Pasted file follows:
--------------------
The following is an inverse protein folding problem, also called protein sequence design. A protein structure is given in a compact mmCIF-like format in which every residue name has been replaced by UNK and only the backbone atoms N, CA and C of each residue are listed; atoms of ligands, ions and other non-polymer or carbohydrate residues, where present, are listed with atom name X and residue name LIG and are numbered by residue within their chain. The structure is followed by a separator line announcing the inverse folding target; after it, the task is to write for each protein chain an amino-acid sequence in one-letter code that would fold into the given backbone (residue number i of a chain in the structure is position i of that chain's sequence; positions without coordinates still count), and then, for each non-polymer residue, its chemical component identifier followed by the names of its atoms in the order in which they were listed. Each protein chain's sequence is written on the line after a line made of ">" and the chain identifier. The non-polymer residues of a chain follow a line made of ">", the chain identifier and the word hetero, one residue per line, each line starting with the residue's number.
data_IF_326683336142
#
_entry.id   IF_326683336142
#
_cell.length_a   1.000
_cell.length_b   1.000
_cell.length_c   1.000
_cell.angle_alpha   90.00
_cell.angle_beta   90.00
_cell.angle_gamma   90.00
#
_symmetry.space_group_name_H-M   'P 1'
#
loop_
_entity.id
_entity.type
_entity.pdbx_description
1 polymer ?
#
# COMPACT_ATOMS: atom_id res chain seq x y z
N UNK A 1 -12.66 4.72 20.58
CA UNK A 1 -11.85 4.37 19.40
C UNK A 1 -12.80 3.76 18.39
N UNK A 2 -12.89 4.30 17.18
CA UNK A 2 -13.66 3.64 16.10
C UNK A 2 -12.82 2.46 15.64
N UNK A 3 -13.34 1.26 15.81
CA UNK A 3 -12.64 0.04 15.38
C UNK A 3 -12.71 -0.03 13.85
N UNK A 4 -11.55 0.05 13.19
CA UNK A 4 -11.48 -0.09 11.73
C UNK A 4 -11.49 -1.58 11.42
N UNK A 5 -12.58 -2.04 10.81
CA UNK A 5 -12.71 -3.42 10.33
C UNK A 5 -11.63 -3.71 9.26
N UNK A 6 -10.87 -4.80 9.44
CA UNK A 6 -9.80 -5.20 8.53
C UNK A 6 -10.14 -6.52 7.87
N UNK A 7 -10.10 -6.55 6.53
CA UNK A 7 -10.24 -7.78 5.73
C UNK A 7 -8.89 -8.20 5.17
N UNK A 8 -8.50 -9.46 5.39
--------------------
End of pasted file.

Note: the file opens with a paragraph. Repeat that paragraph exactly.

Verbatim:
The following is an inverse protein folding problem, also called protein sequence design. A protein structure is given in a compact mmCIF-like format in which every residue name has been replaced by UNK and only the backbone atoms N, CA and C of each residue are listed; atoms of ligands, ions and other non-polymer or carbohydrate residues, where present, are listed with atom name X and residue name LIG and are numbered by residue within their chain. The structure is followed by a separator line announcing the inverse folding target; after it, the task is to write for each protein chain an amino-acid sequence in one-letter code that would fold into the given backbone (residue number i of a chain in the structure is position i of that chain's sequence; positions without coordinates still count), and then, for each non-polymer residue, its chemical component identifier followed by the names of its atoms in the order in which they were listed. Each protein chain's sequence is written on the line after a line made of ">" and the chain identifier. The non-polymer residues of a chain follow a line made of ">", the chain identifier and the word hetero, one residue per line, each line starting with the residue's number.